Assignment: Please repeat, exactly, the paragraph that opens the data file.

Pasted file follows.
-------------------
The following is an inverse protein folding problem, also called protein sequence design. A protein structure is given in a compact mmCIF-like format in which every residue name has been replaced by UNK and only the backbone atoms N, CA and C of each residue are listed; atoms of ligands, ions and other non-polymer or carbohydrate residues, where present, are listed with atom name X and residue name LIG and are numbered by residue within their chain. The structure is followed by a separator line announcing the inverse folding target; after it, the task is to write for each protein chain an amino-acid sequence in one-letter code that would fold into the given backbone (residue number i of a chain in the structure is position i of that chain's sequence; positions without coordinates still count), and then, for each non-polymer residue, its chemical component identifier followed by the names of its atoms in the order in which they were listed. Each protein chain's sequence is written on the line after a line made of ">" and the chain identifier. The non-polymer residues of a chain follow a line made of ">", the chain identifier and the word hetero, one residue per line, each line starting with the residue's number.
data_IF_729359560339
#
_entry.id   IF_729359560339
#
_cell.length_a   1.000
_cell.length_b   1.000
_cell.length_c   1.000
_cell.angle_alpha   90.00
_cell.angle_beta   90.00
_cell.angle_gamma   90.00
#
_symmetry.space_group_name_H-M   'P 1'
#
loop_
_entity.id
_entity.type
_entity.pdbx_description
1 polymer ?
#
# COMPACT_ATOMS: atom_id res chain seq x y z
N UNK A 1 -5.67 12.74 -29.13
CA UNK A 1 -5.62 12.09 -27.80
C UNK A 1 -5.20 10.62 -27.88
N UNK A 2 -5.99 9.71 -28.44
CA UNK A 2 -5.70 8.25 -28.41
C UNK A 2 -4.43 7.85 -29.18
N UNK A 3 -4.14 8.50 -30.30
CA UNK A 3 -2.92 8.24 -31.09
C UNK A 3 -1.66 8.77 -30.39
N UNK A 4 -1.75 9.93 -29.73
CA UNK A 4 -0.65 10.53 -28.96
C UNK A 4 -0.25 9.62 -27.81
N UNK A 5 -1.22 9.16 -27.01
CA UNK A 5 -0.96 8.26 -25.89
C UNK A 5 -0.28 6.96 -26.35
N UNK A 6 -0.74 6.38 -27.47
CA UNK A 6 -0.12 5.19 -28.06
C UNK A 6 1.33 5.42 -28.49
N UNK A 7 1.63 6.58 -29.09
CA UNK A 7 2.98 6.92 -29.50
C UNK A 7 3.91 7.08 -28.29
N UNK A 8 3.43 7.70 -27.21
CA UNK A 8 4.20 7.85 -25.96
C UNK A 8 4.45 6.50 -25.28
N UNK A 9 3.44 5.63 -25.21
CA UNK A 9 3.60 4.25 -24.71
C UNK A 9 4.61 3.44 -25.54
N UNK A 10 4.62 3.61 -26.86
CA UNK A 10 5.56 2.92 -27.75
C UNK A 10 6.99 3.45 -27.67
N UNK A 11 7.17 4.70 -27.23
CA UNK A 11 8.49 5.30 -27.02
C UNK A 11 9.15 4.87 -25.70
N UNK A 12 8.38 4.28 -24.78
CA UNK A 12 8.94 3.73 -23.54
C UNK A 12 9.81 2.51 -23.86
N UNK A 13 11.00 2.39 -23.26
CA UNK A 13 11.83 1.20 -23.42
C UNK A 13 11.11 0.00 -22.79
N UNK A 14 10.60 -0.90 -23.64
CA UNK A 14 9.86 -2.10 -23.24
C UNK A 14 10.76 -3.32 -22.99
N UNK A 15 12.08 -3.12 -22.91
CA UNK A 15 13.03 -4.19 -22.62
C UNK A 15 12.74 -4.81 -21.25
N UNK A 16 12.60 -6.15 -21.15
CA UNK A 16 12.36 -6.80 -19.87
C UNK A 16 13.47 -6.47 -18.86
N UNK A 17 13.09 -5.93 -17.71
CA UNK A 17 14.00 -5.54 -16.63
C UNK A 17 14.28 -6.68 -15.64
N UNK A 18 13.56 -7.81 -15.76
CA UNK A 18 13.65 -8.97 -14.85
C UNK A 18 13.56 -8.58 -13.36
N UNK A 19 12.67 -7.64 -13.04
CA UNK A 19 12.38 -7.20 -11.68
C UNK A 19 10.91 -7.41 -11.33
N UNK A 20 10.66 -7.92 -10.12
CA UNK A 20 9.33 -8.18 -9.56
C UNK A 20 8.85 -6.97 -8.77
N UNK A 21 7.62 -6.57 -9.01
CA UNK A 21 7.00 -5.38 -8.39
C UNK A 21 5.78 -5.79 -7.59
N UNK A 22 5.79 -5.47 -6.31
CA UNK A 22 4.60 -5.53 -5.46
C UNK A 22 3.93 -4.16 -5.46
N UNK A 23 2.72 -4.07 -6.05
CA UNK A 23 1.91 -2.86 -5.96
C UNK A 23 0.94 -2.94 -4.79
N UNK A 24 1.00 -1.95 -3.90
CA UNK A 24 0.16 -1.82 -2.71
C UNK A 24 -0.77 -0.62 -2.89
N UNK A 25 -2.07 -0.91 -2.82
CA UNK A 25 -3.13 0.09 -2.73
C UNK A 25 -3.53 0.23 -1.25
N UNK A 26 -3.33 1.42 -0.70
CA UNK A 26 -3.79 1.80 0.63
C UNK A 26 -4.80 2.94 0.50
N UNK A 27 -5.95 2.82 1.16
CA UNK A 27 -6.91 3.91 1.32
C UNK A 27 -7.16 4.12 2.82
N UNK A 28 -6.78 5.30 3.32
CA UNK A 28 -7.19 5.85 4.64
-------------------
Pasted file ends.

The following is an inverse protein folding problem, also called protein sequence design. A protein structure is given in a compact mmCIF-like format in which every residue name has been replaced by UNK and only the backbone atoms N, CA and C of each residue are listed; atoms of ligands, ions and other non-polymer or carbohydrate residues, where present, are listed with atom name X and residue name LIG and are numbered by residue within their chain. The structure is followed by a separator line announcing the inverse folding target; after it, the task is to write for each protein chain an amino-acid sequence in one-letter code that would fold into the given backbone (residue number i of a chain in the structure is position i of that chain's sequence; positions without coordinates still count), and then, for each non-polymer residue, its chemical component identifier followed by the names of its atoms in the order in which they were listed. Each protein chain's sequence is written on the line after a line made of ">" and the chain identifier. The non-polymer residues of a chain follow a line made of ">", the chain identifier and the word hetero, one residue per line, each line starting with the residue's number.